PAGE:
"The kids just won't eat it," said Woods. "It's tasteless to them. We can't even offer condiments to make it tastier because the condiments add calories, fat, and sugar. And it'll get much worse next year when the new sodium restrictions come in. This is a serious, serious problem."
Woods said more parents are now sending food with their students because they get really hungry during the school day. She said she's heard reports of athletes during physical activity getting ill because they're so hungry.
"It's all because of these restrictive state and federal mandates and guidelines from the FDA targeting child obesity. This is a real problem that's only going to get worse," added Woods, whose expertise and efficiencies in the food services program have it well in the black, an accomplishment that has not gone unnoticed by the Administration and Board.
At the urging of the Board, Chalstrom said an attempt will be made to register complaints over this issue through the proper channels, although admitting that nobody could tell them what channels those were due to government and FDA red tape.
"All school districts across the country are fighting this same fight and nobody seems to have an answer," said Chalstrom.
Regarding the bowling team, former WHS AD and new WHS Principal Neil Phipps said he has spoken with Cherokee Bowl proprietor Tim Gaydo and Gaydo said he would be willing to work something out with the District for the students to practice and bowl in meets at Cherokee Bowl at no cost. Phipps even speculated that Gaydo, an accomplished bowler, would be willing to become certified to coach the team.
Phipps reported that some area schools already have bowling teams, including Marcus-Meriden-Cleghorn, Le Mars, Denison-Schleswig, and Sergeant Bluff-Luton, to name a few. He said he has contacted Le Mars and they advised that about 85-percent of their high school bowlers do not participate in any other extracurricular activities.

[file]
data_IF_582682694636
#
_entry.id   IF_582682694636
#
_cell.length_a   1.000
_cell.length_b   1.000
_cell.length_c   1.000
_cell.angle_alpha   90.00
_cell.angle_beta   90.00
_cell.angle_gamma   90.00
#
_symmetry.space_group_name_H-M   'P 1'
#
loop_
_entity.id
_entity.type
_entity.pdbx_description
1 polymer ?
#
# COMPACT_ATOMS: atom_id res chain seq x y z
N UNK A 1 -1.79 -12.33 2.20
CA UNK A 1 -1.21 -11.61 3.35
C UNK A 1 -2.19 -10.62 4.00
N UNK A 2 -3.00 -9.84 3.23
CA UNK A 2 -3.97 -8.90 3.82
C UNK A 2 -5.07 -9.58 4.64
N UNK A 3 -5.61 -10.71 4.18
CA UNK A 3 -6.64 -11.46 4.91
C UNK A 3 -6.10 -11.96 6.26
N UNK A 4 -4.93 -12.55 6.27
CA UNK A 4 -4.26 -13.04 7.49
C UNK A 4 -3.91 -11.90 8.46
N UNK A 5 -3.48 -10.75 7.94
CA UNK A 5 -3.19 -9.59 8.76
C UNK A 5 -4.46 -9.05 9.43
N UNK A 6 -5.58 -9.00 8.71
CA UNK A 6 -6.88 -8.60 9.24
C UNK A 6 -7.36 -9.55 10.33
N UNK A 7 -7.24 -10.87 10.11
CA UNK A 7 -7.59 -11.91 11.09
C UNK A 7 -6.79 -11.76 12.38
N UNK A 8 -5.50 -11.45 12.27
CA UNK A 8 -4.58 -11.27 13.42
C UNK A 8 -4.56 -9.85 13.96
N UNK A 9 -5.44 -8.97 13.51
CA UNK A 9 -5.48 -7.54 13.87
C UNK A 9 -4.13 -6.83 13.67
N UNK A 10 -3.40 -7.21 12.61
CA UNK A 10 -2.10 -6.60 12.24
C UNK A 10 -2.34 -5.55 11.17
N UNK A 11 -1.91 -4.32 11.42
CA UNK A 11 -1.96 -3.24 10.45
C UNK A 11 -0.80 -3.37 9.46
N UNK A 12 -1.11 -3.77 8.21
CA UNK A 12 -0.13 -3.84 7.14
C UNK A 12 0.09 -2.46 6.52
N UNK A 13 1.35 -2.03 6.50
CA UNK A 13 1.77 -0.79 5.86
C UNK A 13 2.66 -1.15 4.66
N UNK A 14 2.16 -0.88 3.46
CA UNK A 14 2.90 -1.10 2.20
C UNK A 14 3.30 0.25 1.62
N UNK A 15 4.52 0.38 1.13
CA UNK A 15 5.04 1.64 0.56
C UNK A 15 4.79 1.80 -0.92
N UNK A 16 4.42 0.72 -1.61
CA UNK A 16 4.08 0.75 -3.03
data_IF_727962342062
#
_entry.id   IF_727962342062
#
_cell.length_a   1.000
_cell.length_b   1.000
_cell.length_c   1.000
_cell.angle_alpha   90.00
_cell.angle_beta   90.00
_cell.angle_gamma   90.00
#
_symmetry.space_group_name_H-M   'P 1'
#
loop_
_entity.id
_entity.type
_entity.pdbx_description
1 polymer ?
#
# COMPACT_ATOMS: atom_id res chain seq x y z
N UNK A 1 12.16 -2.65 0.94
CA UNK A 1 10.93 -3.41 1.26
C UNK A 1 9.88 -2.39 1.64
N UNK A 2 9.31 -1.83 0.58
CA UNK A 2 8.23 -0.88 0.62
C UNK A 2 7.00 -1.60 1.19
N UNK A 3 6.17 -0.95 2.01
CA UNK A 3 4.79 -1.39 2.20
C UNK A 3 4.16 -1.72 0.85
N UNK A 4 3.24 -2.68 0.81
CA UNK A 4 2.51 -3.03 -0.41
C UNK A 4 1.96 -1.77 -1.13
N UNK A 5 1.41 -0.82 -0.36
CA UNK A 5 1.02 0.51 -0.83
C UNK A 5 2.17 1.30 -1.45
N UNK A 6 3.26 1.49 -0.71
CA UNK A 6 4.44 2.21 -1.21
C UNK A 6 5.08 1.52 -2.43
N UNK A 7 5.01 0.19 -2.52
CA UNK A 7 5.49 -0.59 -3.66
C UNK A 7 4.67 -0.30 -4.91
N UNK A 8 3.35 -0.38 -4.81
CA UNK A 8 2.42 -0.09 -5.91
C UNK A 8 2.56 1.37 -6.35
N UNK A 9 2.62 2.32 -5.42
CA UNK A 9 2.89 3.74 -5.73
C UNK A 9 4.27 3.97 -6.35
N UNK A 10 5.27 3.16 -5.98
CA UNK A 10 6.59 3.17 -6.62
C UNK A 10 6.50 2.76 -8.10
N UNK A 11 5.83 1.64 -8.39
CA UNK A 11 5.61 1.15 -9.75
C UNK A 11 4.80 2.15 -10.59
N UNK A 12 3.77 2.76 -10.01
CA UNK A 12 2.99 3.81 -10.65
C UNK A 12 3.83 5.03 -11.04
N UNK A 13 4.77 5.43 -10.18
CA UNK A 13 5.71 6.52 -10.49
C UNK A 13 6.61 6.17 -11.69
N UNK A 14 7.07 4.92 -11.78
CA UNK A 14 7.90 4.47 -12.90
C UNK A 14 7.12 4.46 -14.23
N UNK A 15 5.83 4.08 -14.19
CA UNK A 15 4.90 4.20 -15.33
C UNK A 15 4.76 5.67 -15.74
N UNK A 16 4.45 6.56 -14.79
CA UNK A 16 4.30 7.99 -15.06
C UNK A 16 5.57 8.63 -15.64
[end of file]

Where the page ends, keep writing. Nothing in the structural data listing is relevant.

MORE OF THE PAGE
The bowling season would rival the basketball and wrestling seasons, according to Phipps, who said the normal schedule consists of 12 meets, usually held on Saturday mornings. A student/athlete could not wrestle and also bowl because most wrestling tournaments are on Saturdays. Le Mars averages between 20-30 bowlers each season, said Phipps.
Phipps and Chalstrom also pointed out the additional costs involved in such a program, including uniforms, transportation, bus drivers, and coaching.
With the Board's approval to start the bowling program, Chalstrom said he would have to reopen the CEA Labor Contract and negotiate a salary for a coach. Chalstrom said a check with other schools revealed that the bowling coach's salary is equivalent to a middle school football coach and that would be an estimated $2,040 per season to coach both the boys and girls bowling teams.
The competition includes six-member varsity teams and Phipps surmised about 15-20 WHS students were interested in joining the bowling team.
In other action, the Board approved a contract for Walter Schwartz as the District's new Technical Coordinator, and approved Bruce Dagel as a voluntary varsity football coach.
The Board also approved an estimated $33,000 expenditure for a new steam table/kettle system (cooker) for the WHS kitchen, replacing the existing aged, dilapidated unit whose boiler was condemned by the state inspector. The new unit acts as a convection oven and has no boiler.
A bit of good news was shared by Roosevelt Elementary Principal Barb Radke who reported that Roosevelt enrollment for grades K-4 reached 416 students this year, up 37 students over last year's 379 enrollment.
Phipps also reported that the WHS enrollment was up by 11 students this year, totaling 302 students.